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Response to HTML5 license survey

From: Aryeh Gregor <Simetrical+w3c@gmail.com>
Date: Wed, 4 May 2011 19:06:30 -0400
Message-ID: <BANLkTi=7wXvxs_JwTWnMum9ifJKksBpfSg@mail.gmail.com>
To: www-archive <www-archive@w3.org>
(Note: this is my personal opinion.  It does not represent Google's position.)

First, the full HTML5 specification is available from the WHATWG under
a permissive license:

http://svn.whatwg.org/webapps/

So the issue is what message the W3C should be sending to the larger
world, and what precedent we should set for other W3C specs, not
whether people can actually fork (they can anyway).

I'm strongly opposed to any license that does not explicitly permit
forking, including all three of the W3C license options.  I would
support any widely-used permissive license (such as CC0, MIT, or
three-clause BSD).

The primary argument against a license that allows forking is that the
existence of multiple competing standards would be damaging, since it
would fragment the market, confuse people, etc.  No one disputes the
fact that forks are very bad, compared to working out problems without
forking.  It is also clear that if HTML5 were restrictively licensed,
rewriting it from scratch would be extremely hard.  HTML5 is very
large and detailed, and rewriting it would require years of full-time
work by highly skilled editors.


Now, the only reason anyone would want to base a new standard on HTML5
is because they want to write a web-compatible standard.  Most of the
standard, for example the entire parsing section, makes no sense for
any purpose but processing legacy content.  It is chaotic and
complicated, and most of it is fine details that could be rewritten
much more simply if not for legacy constraints.  Anyone writing a
standard that doesn't need compatibility with existing content could
use only a small fraction of the HTML5 text, which it could easily
rewrite, so licensing restrictions would not affect it.

Furthermore, the only reason a prospective forker wouldn't be able to
easily write their spec as a list of changes to HTML5 is because they
want to make extensive and detailed changes.  If they're only adding
new features, or removing existing features, or making minor
adjustments here and there, it would be easiest to just state the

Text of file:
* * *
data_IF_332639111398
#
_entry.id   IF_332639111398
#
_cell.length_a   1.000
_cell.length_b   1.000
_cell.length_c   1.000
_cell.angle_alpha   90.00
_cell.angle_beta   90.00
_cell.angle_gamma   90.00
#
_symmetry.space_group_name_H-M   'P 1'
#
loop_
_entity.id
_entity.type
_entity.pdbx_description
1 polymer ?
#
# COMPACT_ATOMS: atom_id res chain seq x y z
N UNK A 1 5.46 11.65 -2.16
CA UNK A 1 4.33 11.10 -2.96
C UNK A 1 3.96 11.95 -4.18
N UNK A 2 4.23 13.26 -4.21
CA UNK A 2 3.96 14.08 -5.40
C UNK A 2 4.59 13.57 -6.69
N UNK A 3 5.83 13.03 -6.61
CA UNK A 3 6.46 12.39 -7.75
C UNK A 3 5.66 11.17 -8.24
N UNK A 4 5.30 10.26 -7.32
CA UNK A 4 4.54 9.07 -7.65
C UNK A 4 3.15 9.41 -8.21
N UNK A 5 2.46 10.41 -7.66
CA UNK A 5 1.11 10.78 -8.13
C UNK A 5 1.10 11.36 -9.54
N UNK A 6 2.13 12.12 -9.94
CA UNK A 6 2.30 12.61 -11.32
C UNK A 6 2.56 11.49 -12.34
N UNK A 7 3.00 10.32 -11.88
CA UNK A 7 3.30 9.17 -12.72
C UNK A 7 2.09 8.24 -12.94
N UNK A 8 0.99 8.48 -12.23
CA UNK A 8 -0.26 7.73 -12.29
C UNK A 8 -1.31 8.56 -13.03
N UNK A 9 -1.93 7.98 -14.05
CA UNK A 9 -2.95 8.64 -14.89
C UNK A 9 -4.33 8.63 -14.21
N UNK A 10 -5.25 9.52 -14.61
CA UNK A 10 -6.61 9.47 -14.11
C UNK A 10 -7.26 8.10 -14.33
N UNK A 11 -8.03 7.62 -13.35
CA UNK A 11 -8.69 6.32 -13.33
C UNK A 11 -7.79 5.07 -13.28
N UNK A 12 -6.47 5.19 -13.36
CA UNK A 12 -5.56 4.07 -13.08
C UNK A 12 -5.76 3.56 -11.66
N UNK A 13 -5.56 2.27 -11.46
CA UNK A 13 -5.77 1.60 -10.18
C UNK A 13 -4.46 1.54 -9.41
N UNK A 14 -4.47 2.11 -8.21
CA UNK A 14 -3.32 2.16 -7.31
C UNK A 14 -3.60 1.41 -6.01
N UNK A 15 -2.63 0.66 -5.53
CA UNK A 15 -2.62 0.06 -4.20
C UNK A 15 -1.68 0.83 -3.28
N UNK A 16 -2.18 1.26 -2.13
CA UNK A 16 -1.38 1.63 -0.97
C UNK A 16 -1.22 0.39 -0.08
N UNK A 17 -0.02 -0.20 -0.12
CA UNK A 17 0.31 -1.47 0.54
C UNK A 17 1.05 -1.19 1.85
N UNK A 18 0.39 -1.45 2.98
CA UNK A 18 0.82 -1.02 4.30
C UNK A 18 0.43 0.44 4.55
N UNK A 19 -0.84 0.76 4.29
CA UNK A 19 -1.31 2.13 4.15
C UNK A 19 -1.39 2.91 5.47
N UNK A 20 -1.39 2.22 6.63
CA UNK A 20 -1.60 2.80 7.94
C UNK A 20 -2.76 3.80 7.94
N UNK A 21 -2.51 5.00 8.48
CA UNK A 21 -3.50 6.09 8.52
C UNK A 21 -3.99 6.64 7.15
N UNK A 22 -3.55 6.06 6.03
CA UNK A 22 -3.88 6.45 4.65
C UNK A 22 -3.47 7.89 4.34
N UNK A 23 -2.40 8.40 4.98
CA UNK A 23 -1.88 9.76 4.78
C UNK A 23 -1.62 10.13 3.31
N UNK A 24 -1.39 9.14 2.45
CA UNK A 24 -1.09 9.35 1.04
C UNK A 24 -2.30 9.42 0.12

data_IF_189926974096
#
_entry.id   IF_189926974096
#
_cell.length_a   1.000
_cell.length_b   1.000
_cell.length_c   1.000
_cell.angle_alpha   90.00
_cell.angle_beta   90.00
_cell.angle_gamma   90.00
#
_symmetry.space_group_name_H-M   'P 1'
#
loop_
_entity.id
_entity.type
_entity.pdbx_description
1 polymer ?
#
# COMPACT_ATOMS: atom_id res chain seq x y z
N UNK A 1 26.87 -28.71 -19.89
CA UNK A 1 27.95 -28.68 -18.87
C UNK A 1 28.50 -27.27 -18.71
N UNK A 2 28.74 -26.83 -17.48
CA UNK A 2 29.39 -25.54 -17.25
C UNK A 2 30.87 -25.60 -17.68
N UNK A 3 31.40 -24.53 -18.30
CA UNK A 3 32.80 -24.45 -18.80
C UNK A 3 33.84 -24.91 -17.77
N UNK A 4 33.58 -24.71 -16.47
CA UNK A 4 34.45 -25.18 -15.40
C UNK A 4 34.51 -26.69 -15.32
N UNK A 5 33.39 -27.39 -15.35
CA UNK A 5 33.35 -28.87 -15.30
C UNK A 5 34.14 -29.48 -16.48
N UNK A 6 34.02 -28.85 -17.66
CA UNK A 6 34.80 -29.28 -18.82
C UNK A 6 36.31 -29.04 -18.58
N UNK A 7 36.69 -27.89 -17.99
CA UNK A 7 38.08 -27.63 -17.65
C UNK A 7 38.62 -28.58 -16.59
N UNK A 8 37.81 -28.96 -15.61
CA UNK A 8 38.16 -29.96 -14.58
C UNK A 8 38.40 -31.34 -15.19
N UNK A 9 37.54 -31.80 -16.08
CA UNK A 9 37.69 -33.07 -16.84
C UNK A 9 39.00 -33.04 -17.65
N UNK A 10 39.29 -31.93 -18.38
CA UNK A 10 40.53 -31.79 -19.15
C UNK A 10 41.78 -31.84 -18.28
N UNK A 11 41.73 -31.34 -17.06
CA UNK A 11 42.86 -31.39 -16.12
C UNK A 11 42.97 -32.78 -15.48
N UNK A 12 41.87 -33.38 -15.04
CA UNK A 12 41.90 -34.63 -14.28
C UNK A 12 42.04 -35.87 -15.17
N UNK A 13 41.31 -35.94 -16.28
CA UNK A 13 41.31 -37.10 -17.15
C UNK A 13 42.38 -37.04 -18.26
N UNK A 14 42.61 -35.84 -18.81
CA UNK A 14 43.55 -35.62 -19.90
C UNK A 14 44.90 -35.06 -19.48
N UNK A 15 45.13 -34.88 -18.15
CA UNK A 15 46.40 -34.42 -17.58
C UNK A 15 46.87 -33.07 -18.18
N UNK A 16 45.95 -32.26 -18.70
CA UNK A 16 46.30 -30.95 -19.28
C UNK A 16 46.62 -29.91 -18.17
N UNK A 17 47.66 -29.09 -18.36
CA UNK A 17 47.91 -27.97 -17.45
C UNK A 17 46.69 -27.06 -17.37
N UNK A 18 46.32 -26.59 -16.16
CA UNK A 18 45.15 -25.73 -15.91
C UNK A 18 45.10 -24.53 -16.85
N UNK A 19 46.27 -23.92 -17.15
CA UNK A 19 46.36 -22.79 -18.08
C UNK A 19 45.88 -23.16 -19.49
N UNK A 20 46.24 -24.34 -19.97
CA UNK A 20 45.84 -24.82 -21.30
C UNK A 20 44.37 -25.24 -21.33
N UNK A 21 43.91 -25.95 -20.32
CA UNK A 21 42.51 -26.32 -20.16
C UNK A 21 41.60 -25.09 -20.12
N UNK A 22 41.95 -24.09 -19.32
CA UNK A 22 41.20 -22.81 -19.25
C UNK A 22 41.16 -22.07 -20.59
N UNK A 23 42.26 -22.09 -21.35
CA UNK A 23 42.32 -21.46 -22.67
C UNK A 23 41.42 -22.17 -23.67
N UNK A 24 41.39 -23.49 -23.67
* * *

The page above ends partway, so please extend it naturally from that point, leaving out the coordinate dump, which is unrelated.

differences.  This would make their standard much shorter and easier
to maintain -- and also presumably not subject to licensing
restrictions.  A list of changes would only be harder to use and
maintain if the changes affected many particular details, so that the
reader would have to jump back and forth to understand the meaning and
the maintainers would have to update regularly to merge with changes
in HTML5.

But the only ones with the motive to write a web-compatible spec that
differs from HTML5 in extensive and detailed ways are implementers of
browser engines.  Compatibility with existing content is extremely
important to them, because users can easily switch to another browser
if pages don't work right.  They need to be able to refine the spec
continually to make its algorithms match web content better as bug
reports come in.  Nothing other than a browser engine needs this level
of compatibility, because nothing other than a browser engine is
expected to process HTML exactly like browser engines do.

The only time implementers of browser engines would want to fork HTML5
would be if either the implementers of all major engines felt that
continuing HTML5 development at the W3C was seriously problematic, or
if the implementers of at least two major engines felt that it was so
disastrously harmful that they were willing to abandon compatibility
with the remaining engines.  Minor browser engines don't matter here,
because they're forced to follow whatever standard the large browser
engines do, or risk losing market share.  A single browser engine
wouldn't fork either, because a standard that expects to have only one
implementation is useless.

If the development of HTML at the W3C ever degenerates to the point
that multiple major implementers think it's better to fork than to
continue at the W3C, the W3C has ipso facto failed at its job as a
standards body, and the fork will be a *good* thing.  Given how
disruptive a fork is, such a situation can only happen when the W3C
persistently and flagrantly ignores the real-world needs of
implementers, which in turn are forced by market pressure to reflect
the needs of users.  If the W3C were able (such as by licensing
restrictions) to prevent a fork even when it has failed that terribly,
it would only be destructive to the web.

Thus while most forks are bad, the very special class of forks that
would actually be hindered by licensing restrictions are most likely
*good*, if not indispensable.  Those serve as a safety hatch in case
the W3C fails badly at its job.


Unfortuately, such forks are not only theoretical, because the W3C did
fail badly at its job in recent memory.  Before HTML5 was started in